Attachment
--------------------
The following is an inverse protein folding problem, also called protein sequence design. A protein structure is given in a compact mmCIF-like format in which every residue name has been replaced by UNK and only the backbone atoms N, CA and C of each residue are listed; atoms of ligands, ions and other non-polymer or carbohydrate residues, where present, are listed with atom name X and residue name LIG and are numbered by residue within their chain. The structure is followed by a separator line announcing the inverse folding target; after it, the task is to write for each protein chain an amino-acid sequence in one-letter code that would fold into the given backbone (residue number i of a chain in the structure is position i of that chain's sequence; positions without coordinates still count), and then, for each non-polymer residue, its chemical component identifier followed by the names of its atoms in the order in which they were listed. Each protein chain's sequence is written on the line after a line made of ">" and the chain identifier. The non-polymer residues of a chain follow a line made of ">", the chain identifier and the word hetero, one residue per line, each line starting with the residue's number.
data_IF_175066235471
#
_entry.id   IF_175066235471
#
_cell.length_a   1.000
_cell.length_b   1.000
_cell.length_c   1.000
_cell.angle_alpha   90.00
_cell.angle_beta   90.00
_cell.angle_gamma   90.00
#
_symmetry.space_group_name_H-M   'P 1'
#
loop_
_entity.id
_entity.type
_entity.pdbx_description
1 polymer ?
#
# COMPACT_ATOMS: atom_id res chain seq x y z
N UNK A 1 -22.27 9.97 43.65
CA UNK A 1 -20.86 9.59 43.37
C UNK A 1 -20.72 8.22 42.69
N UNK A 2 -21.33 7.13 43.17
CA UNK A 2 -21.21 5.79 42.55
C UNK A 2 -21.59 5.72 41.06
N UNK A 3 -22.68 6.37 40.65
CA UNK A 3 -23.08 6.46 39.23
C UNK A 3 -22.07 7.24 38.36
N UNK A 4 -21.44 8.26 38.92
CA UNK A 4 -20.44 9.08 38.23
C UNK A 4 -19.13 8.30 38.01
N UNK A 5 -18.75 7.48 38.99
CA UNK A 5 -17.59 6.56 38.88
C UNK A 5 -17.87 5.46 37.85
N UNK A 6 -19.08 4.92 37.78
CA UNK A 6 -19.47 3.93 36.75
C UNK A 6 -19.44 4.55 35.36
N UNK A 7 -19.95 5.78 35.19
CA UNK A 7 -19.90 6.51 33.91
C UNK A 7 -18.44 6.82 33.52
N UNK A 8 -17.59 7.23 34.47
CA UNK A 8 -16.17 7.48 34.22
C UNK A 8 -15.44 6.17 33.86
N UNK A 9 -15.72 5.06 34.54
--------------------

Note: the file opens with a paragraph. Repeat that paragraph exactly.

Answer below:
The following is an inverse protein folding problem, also called protein sequence design. A protein structure is given in a compact mmCIF-like format in which every residue name has been replaced by UNK and only the backbone atoms N, CA and C of each residue are listed; atoms of ligands, ions and other non-polymer or carbohydrate residues, where present, are listed with atom name X and residue name LIG and are numbered by residue within their chain. The structure is followed by a separator line announcing the inverse folding target; after it, the task is to write for each protein chain an amino-acid sequence in one-letter code that would fold into the given backbone (residue number i of a chain in the structure is position i of that chain's sequence; positions without coordinates still count), and then, for each non-polymer residue, its chemical component identifier followed by the names of its atoms in the order in which they were listed. Each protein chain's sequence is written on the line after a line made of ">" and the chain identifier. The non-polymer residues of a chain follow a line made of ">", the chain identifier and the word hetero, one residue per line, each line starting with the residue's number.